EFF-Autin says BART violated at least two federal laws [telecom]

***** Moderator's Note *****

This post contains quotes drawn from a website which belongs to the Electronic Frontier Foundation of Austin, Texas.

From the website's "About" page:

EFF-Austin was originally formed in 1991 with the intention that it would become the first chapter of the national Electronic Frontier Foundation, however [the national] EFF decided not to become a chapters organization, and EFF-Austin became a separately-incorporated, independent nonprofit organization ...

Bill Horne Moderator


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BART's action probably violated section 333 of the Communications Act. The mobile providers' decision to give control over the mobile service repeaters/microcells to BART also probably violated the terms of their licenses and FCC rules, 47 C.F.R. sections 22.383 and 22.527, and possibly others. The FCC noted only a few months ago that the Commission's rules and policies adopted pursuant to section 310(d) require that licensees maintain control over and responsibility for their assigned spectrum, equipment, and operations. Similarly, section 1.903 established that stations in wireless services may only be operated with an FCC authorization (i.e., license). Violations are punishable by fines and forfeitures. Although the FCC is considering changing these rules - in an effort to encourage further use of repeaters and signal boosters by users - the rule changes have not yet gone into effect.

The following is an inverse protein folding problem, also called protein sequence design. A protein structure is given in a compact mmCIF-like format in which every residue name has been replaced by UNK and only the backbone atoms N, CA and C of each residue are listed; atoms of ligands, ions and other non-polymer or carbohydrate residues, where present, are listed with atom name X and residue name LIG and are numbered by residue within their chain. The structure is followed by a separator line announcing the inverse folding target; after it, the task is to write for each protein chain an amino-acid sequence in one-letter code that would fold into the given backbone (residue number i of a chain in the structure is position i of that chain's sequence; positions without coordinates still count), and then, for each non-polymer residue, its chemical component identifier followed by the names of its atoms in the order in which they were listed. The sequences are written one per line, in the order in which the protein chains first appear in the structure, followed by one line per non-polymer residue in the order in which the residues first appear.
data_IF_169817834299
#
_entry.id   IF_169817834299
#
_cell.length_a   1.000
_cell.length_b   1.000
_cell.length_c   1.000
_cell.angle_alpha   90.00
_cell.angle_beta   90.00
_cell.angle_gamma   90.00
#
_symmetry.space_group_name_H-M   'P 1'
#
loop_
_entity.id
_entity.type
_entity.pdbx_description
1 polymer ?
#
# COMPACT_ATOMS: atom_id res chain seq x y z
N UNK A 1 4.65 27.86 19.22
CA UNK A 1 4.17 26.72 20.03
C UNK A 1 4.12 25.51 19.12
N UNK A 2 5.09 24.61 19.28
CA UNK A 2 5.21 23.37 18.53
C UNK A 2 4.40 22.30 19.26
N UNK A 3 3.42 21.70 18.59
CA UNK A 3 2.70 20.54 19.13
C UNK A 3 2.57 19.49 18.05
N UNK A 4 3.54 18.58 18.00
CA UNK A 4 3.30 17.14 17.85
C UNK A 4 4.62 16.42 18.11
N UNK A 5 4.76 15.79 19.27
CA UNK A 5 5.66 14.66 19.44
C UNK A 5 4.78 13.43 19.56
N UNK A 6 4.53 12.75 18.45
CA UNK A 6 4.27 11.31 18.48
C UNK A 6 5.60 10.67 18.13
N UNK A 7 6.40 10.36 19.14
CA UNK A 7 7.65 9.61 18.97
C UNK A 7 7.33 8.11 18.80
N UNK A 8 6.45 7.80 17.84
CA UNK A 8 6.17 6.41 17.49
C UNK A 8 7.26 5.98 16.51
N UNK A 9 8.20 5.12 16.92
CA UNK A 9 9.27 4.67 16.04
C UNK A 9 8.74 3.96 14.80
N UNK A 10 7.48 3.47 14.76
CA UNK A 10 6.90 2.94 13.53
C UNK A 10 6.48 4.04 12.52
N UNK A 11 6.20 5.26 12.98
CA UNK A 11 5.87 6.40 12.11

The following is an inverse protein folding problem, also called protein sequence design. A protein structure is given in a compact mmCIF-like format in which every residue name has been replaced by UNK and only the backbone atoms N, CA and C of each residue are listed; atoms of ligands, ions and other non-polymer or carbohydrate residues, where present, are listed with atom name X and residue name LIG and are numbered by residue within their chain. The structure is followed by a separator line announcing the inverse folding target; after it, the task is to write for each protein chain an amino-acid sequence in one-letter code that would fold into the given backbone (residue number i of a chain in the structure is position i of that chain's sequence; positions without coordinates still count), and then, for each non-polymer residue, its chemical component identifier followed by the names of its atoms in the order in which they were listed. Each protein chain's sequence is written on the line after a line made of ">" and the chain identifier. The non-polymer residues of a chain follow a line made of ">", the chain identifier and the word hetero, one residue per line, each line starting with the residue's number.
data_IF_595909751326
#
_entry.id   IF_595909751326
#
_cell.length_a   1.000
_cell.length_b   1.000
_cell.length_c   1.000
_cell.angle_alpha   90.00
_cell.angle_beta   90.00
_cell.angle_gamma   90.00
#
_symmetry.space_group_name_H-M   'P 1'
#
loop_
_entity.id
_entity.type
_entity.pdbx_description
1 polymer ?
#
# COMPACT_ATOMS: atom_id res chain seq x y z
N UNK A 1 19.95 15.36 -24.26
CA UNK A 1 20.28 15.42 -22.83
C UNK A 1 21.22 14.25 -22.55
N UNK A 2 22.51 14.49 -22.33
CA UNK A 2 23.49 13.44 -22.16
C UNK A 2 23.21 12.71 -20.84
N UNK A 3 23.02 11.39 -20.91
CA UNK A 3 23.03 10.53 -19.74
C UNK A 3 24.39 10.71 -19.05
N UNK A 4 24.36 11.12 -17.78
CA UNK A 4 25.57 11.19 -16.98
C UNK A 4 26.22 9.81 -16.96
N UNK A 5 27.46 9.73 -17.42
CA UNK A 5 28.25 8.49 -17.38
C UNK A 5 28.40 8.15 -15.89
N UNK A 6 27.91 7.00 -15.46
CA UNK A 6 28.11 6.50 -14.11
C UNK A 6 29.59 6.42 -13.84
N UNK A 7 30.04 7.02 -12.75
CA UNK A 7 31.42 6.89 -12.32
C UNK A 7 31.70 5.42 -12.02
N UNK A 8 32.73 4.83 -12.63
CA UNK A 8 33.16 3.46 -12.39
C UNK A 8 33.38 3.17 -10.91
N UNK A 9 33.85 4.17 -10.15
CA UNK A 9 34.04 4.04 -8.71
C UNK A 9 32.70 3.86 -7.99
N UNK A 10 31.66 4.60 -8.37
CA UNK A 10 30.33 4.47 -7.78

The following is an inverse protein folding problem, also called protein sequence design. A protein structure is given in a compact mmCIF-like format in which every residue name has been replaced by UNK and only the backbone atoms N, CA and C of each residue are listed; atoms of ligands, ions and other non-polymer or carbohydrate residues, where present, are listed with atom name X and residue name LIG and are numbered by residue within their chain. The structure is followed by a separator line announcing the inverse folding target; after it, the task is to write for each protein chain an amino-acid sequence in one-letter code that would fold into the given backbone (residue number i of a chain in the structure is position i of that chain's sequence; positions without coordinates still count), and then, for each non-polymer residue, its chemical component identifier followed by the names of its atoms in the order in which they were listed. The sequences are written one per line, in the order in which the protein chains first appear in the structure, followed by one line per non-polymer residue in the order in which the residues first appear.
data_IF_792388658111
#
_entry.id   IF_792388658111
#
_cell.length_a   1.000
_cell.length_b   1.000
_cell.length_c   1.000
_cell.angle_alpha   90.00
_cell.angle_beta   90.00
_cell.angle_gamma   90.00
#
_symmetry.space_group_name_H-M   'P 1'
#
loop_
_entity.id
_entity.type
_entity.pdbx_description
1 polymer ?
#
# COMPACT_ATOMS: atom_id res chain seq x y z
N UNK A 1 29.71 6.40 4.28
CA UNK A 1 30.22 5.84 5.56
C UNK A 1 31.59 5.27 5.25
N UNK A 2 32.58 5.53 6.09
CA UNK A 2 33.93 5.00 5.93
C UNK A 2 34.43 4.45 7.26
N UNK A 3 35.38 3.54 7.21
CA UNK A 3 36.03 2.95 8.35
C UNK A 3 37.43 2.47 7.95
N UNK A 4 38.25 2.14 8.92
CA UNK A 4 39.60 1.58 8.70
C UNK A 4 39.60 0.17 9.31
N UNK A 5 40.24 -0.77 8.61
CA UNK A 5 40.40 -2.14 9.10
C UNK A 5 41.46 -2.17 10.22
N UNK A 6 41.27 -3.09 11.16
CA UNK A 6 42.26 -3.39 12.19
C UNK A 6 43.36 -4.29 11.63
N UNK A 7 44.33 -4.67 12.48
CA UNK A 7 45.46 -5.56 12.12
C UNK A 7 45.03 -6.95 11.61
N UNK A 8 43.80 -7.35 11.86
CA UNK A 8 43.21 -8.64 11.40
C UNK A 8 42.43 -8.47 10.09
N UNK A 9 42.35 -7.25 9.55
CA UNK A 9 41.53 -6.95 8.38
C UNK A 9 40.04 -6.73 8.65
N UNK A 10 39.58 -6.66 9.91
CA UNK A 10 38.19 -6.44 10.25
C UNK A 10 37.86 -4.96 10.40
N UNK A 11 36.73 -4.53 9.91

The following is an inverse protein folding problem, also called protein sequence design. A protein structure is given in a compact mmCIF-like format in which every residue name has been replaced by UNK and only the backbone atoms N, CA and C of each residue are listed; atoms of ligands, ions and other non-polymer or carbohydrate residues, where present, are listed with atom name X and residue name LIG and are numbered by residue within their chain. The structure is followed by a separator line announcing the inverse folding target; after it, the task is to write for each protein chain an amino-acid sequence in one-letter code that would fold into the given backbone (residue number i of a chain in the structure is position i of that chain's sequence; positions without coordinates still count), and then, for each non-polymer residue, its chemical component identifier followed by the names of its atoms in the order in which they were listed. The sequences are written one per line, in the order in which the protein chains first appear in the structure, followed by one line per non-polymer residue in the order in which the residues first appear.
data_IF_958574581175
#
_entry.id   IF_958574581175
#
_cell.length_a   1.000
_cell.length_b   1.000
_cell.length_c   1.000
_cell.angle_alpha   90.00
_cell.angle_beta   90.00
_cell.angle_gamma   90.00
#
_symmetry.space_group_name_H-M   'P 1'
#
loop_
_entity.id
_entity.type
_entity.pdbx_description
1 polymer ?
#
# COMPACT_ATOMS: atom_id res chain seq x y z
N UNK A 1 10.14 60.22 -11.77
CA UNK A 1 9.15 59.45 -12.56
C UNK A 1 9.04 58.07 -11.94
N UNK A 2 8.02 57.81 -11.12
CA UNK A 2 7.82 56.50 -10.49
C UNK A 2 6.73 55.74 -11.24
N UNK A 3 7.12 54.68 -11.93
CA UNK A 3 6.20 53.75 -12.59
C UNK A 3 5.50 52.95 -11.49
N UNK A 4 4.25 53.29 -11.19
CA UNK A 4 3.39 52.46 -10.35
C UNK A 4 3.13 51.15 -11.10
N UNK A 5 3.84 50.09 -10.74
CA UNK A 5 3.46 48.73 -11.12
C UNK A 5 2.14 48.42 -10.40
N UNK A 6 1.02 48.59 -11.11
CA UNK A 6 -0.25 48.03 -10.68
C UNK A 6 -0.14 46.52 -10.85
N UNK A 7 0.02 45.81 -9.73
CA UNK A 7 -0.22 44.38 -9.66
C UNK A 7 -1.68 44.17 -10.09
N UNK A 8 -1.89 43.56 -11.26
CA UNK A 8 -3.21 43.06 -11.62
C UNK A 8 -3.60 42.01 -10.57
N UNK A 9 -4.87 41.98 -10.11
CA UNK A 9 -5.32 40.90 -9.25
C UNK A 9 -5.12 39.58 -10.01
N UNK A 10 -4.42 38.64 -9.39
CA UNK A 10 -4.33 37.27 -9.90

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John Mayson
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